by Kaitlyn E. Welch

Contributor

There are more than a few people on campus who are intimately familiar with the stigmas, shame, guilt, and public embarrassment that comes with being a victim of sexual assault. Whether the case is brought before a school or state court — or kept silent, as most cases are — living with that mark on your reputation and, for lack of a better word, your soul is never easy. As someone who has survived and has come out the other side of sexual assault, I am here to say that even if justice is found or even if reports are filed, the pain and sheer humiliations never ends.

Let’s start with thinking about those men and women who have bravely reported their assault. Not only does this process feel like trekking up Mount Everest, but the act of having to admit it to someone or even yourself is a treacherous one. Close your eyes and imagine making or being forced to take this trek up that mountain; the highest point on our own planet. Think about how the levels of oxygen decrease making it harder to breathe, forcing you to work to drag air into your lungs. Or think about the absolutely overwhelming cold that consumes you — and your boots — that threatens to make you an ice sculpture to time. I am not being dramatic about the comparisons. Surviving sexual assault feels much like this. Even after it’s over… Especially after it’s over.

People who have survived sexual assault often suffer through Post Traumatic Stress Disorder (PTSD), extreme paranoia, depression, social anxiety, and can even begin to self-harm or attempt suicide. Not only are 50-90% of victims of sexual assault going to develop PTSD (Kilpatrick), but they are also 13 times more likely to attempt suicide than those who have not experienced sexual assault (Population Information Program). With all of this battling for control inside one’s brain, the last thing we expect is backlash and criticism from others outside of the situation. My personal favorite are the ones who ask questions — often NOT to your face — what your “deal is” or “Oh my God, why is {insert name here} being such a flake and annoying”?

Recently, I have acquired a Service Animal with a diagnosis from several doctors saying that I had developed severe PTSD coupled with anxiety and depressive disorders due to my assault. Still, some people do not seem to understand that I do not just “have a dog on campus because I am being melodramatic”—which hilariously comes from people who have no idea that I was practically held hostage and raped more than once. Simon, my precious cocker spaniel and poodle mix, while cute (trust me, I know he’s cute), is not public property and is not for everyone to come up and grab him from me or off the floor. I love when people love on Simon, but think of him like a child. You wouldn’t just grab another person’s child just because you thought it was adorable, right? That is exceptionally weird and socially unacceptable. (Also, please do NOT try to rub his head or face while it’s resting on my chest. You are so close to my boob. Stop it. It’s uncomfortable.)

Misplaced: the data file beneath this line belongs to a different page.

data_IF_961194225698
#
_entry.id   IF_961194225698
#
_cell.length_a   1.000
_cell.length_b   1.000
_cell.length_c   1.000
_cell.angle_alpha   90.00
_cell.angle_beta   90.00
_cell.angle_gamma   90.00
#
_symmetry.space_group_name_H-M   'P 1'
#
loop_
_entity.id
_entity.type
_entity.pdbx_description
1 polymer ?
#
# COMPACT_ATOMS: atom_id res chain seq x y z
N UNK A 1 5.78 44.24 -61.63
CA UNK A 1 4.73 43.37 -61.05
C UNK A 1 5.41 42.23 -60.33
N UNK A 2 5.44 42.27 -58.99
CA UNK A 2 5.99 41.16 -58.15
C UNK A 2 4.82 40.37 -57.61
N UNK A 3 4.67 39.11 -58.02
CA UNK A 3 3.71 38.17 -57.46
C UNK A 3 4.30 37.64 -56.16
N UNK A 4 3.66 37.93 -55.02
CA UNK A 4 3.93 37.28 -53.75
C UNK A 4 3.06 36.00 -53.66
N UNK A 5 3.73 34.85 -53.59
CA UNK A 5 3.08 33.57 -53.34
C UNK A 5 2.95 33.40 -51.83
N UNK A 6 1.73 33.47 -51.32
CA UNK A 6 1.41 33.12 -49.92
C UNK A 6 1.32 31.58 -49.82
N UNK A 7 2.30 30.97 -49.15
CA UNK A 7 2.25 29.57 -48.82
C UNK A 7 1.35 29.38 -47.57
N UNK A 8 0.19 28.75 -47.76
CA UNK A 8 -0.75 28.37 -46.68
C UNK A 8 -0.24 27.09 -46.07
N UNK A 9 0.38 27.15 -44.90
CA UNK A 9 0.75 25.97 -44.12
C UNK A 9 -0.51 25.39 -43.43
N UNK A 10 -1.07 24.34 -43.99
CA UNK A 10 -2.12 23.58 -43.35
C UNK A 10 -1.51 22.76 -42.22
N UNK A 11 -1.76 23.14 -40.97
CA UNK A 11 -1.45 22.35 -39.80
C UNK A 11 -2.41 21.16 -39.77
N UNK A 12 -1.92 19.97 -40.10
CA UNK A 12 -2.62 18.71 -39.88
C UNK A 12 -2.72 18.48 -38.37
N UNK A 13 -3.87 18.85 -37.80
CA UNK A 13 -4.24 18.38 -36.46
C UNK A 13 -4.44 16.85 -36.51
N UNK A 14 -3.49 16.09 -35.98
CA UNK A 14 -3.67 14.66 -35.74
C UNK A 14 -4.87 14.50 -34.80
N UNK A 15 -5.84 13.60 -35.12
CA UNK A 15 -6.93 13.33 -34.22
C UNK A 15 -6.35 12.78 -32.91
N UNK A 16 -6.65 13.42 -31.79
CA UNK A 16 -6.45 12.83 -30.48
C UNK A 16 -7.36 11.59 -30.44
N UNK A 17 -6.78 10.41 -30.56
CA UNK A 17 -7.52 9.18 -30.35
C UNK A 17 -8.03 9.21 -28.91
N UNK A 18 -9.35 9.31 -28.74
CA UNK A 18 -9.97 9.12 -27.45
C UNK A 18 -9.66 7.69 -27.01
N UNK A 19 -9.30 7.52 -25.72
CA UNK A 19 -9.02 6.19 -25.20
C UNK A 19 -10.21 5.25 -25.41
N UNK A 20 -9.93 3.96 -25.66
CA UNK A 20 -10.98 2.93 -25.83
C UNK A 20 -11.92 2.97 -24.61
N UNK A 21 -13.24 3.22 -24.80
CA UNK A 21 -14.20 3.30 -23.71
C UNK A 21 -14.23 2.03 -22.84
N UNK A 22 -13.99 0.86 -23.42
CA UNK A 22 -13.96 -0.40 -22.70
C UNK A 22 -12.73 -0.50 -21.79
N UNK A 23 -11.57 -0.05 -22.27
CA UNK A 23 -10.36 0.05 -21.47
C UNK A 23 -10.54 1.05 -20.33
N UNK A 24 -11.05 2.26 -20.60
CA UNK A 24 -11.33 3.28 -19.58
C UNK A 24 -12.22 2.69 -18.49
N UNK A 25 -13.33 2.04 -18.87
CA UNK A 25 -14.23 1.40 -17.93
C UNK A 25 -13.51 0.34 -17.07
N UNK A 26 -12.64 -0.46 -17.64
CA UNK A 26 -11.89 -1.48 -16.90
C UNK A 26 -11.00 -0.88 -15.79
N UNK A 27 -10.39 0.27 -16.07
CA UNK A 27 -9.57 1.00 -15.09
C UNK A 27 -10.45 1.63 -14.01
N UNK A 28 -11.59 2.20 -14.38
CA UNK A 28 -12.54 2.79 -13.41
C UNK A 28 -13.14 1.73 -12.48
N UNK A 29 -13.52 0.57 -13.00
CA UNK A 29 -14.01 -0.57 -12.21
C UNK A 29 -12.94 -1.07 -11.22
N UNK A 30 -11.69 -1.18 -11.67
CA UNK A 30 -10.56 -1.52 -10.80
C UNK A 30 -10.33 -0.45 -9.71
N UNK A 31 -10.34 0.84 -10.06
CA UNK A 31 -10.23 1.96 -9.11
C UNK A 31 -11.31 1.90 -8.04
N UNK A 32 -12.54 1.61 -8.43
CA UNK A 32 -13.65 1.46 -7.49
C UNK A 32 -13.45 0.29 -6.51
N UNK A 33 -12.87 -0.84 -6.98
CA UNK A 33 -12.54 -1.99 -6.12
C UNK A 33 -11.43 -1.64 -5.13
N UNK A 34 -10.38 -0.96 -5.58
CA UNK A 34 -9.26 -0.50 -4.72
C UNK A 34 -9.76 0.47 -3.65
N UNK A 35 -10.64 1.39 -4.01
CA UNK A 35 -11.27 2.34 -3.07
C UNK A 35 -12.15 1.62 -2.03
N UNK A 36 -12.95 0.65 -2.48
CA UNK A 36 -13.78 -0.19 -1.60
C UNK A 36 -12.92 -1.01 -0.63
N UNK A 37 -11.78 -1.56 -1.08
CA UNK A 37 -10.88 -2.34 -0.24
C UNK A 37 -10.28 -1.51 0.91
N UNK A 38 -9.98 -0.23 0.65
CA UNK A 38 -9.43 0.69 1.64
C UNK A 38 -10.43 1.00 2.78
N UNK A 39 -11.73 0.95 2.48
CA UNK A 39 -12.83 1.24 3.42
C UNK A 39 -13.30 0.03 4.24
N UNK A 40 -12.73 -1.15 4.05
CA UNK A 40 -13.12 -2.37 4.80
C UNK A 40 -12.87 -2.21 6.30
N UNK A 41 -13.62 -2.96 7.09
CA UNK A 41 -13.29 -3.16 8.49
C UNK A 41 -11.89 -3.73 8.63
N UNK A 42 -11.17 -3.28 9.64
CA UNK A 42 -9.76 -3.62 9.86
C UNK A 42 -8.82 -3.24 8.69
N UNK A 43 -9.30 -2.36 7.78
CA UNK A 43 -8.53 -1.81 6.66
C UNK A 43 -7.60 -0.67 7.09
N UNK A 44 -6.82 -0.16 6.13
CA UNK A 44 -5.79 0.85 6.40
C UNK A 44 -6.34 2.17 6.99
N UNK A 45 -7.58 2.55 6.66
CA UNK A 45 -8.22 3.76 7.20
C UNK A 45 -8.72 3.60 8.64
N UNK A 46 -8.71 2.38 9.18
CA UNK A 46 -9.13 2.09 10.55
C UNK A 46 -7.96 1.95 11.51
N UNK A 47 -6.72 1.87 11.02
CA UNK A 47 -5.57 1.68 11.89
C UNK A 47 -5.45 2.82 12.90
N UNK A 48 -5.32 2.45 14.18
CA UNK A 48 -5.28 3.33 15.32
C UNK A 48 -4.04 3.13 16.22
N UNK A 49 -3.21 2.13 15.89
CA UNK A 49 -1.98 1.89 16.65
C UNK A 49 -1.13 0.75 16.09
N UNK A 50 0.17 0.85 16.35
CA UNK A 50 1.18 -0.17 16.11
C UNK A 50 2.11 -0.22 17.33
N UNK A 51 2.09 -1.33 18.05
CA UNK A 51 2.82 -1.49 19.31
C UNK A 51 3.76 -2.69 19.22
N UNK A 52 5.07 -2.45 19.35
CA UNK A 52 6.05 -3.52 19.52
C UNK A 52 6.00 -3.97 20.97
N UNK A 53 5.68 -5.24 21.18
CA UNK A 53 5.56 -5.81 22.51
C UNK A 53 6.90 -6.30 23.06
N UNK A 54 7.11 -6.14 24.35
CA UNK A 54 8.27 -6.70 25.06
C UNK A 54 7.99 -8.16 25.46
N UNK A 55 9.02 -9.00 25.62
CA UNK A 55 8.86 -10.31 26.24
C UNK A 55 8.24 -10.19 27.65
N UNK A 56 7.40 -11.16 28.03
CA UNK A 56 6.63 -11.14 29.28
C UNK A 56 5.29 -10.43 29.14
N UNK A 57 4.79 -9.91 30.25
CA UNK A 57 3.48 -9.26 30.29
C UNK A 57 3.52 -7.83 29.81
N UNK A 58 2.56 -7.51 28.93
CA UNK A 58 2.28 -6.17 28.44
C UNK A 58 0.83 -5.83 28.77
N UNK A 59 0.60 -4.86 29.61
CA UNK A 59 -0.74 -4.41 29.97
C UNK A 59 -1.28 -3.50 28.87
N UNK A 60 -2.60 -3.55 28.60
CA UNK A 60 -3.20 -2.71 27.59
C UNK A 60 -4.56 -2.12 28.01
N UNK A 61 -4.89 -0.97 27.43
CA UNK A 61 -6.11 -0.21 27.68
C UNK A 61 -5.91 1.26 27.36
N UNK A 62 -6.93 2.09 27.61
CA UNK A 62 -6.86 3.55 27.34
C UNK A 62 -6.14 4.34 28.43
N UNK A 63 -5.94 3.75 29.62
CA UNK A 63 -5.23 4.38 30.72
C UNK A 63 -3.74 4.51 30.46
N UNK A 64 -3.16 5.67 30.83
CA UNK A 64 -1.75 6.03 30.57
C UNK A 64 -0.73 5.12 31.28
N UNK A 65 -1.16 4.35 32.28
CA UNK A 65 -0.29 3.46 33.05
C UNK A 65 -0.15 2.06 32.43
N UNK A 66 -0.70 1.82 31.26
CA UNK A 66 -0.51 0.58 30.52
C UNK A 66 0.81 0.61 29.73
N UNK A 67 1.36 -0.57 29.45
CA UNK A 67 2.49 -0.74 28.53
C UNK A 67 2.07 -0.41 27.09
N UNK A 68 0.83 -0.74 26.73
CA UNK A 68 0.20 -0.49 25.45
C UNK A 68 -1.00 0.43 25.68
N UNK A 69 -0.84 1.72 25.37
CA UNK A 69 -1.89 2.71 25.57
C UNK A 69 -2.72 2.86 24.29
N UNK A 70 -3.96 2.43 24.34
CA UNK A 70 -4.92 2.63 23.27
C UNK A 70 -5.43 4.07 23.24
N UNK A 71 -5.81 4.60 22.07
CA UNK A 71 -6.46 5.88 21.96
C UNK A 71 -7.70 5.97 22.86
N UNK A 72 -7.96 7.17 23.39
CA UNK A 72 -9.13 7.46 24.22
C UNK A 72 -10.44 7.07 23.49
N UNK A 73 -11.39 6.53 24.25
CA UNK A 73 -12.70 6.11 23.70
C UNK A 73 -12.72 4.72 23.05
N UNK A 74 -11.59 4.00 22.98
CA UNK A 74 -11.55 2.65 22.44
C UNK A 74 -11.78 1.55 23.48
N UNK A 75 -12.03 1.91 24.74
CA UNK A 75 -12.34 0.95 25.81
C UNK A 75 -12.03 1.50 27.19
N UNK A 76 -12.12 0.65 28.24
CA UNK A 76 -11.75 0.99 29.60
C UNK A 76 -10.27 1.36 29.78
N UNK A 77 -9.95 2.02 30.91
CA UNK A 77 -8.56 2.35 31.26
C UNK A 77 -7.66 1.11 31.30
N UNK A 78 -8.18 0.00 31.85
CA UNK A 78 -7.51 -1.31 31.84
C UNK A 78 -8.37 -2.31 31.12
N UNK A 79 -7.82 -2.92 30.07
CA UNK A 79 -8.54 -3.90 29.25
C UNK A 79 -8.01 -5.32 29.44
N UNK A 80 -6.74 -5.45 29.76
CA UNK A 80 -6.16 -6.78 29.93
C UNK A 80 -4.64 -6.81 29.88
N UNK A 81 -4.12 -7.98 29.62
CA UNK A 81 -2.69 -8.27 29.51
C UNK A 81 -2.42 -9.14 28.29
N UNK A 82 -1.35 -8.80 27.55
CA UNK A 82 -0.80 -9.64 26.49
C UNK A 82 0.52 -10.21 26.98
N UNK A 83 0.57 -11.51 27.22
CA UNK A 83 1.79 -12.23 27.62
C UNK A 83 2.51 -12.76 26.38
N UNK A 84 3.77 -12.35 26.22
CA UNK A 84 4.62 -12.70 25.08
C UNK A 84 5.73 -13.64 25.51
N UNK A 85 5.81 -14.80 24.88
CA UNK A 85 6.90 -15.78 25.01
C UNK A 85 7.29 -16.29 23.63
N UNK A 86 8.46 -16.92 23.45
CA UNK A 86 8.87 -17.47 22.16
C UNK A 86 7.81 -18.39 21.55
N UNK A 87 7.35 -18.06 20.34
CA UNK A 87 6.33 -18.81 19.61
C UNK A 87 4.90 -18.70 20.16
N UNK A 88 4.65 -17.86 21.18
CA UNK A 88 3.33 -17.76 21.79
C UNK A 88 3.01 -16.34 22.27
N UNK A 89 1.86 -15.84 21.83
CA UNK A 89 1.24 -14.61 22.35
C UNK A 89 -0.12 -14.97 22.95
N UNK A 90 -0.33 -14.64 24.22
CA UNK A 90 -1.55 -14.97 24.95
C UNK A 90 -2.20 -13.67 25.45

Despite the ridicule and embarrassment I go through daily from those who do not know my situation or those who believe me to be “immature” or “over-dramatic”, there are those who have it eons worse than I. There are survivors who are scared and forced to stay quiet by their friends, community, or even the assailant him/herself. To top that off, the judicial systems on both college campuses and within state departments does not protect these people enough and it often overlooks those that need severe punishment. I am a firm believer that these scum, garbage individuals — as soon as they perform a crime as heinous as assuming another’s body as their own — lose all basic rights. They no longer can be considered human. Only the lowest, most disgusting people would stoop to such a low and dehumanizing act as sexual assault.

We need to stop protecting rapists on campuses, in communities, or even within the state because they “have a future”, are a “star football player”, or because they “have so much to live for.” We need to stop and think about those left in the aftermath: the women and men who have to walk through the rest of their lives with a scarlet “A” on their chest.

We also need to stop hiding. Yes, I am speaking to you; those who are survivors, of sexual assault. Do not allow your assailant to grip their dingy, filthy claws any further into your heart, body, and mind more than they already have. I know you are hurt. I know you are sad. I know you are angry. I know you don’t know what you are.

I am here to tell you that while it may not be all right at this moment, it will be eventually. Whether you believe in karma, God, or some other higher power — I believe that these attackers will get what is coming to them. You will have justice. It may not be tonight, it may not be tomorrow or even the day after that, but it will come. Hope and love may seem like impossible emotions to feel, but there is nothing better for you now than to fill yourself with as much light as possible. Become so bright that it hurts when those who have harmed you look in your direction; blind them with your beauty and your courage and your light.

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